K: The answer takes us out of the realms of poetry! I think this has become a central question for us all. Are we humans inexorably flawed? We do terrible things, as a species. But we also do beautiful, kind and wonderful things. I am of a view that, for the most, we do those great things for ourselves. And yet as a teacher and father I have great hope in our young people.
It is in my lifetime and my generation where we have messed things up in terms of the environment: the rise of central heating in every room, motor cars, affordable foreign travel, plastic, globally sourced supermarket produce… supermarkets! And, yet, having said all this I would be reluctant to give up any of these (apart from maybe plastic and out-of-season raspberries) for the greater good. That’s the problem. I am the problem.
It’s going to be around 10 billion people by 2050. Then we stop growing. 25 years, or so, to make things better. I don’t see it. The world seems to be dividing rather than uniting. The future looks to be a chilling prospect. We must believe that science and technology have what it takes to get us out of trouble (if we can’t trust our governments) but science and technology got us here in the first place.
D: Let’s return to poetry then! One of my favourite poetic techniques is enjambment (where meaning spills over the end of a line). You use this to great effect in the title poem where you write, ‘Like Velásquez looking at | the Infanta Margaret Theresa’. In this way, the end of the line opens up a hundred possibilities for seeing differently. The reader is forced to pause (albeit momentarily) to ponder where the painter is looking… and it is fitting that the answer is one of the subjects of Las Meninas, his enigmatic perspective-shifting painting. To what extent do you use spaces outside the poem to change meaning within?
K: That’s a lovely question. Not least, because it was so daunting to me, when I first started out. The basics that you need to write a contemporary poem. You have it spot on – to my mind the white space around the poem is the key. Certainly, to lyric poetry. I think the shape of the poem is everything. If the lines are boxed that means one thing. If you have a line jutting out – why? I am no expert on enjambment. I am more interested in the shape of poem: if you scrunch your eyes up what does the poem look like on the page?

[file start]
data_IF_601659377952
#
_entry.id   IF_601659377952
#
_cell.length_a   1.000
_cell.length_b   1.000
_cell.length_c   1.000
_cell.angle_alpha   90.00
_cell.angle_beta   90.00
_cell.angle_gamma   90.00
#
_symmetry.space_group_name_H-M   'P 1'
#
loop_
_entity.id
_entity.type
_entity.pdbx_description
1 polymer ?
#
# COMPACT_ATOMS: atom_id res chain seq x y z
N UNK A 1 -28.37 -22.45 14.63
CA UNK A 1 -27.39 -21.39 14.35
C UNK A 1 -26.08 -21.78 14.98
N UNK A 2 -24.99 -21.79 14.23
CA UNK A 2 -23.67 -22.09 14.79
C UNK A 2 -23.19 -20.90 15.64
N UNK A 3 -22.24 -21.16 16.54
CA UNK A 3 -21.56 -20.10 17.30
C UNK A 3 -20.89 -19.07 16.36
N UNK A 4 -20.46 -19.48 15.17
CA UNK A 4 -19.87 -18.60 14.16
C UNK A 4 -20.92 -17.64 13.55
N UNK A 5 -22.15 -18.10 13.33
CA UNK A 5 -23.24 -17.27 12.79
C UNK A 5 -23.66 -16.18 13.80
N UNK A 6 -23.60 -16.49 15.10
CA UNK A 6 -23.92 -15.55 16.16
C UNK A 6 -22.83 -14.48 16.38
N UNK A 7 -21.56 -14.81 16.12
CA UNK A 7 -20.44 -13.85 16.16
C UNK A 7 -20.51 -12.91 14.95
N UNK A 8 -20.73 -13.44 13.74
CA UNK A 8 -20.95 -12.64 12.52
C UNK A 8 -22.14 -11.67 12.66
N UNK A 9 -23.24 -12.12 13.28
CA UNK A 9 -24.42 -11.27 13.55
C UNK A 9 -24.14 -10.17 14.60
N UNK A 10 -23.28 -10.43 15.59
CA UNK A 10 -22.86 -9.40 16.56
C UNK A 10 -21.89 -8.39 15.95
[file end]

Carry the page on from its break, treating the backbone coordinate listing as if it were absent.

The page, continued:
But there is no doubt that you can have bad line breaks, and also good ones which, as you say, open things up or suggest a question – or leave something hanging which might even suggest a second meaning. I like to write long, thin poems; when you have lots of short lines it is mostly about sensible breaks but sometimes you might happen on something that adds to the meaning and flow.
As an aside, one thing that amazes me is the power of the tercet. You write a long, dense, single stanza poem – redress it as tercets (or couplets) and suddenly the poem has some air and it looks fresh. Why is that? And I should end by saying Las Meninas deserves a poem on its own. Such a thing.
D: This has been an illuminating conversation. Thank you, Kris, for shining more light on your (brightly lit) poems. Any closing remarks?
K: How to close things up? I have found our dialogue to be a lovely thing – beyond that, it has been enriching. I say this selfishly, on a wholly personal level (I have written two poems since we started this, informed by what we have talked about). It makes me think of dialogue and collaboration in poetry. I have been helped by a number of very well established poets. I wonder if there is any other art form where one can have access to the great and the good so easily. And with such warmth. Ted Kooser says there is no money in poetry, that is what makes it great. But, we do need enough green in the system to keep journals and competitions – and poets – moving happily along. Have you any thoughts on what a sustainable future for poetry might look like?
D: ‘The future of poetry’ seems beyond the scope of our little literary space! There are a lot of things we want to achieve with Briefly Write but the fringes are a comfortable place for a small journal like ours. It’s great to hear, though, that our conversation has fuelled more poetry! Do you know where your poetic journey is going to take you next?
K: My thoughts are now on my next collection, which I know is not a foregone conclusion. That great uncertainty that we talked about earlier. I do think poetry gives us an excuse to look at things, an excuse to notice. And then, the writing of the poem gives us the chance to measure ourselves against the thing – are we up to communicating what we see? From my perspective and experience, one can only get close if you listen to where the poem is taking you rather than force or lead the meaning. Easier said than done, but one might think it is there for a moment. And, that’s more than worth all the trying.
Kris Spencer, Life Drawing (Kelsay Books, 2022). Available here (US) or directly from the author (UK) via email: email@example.com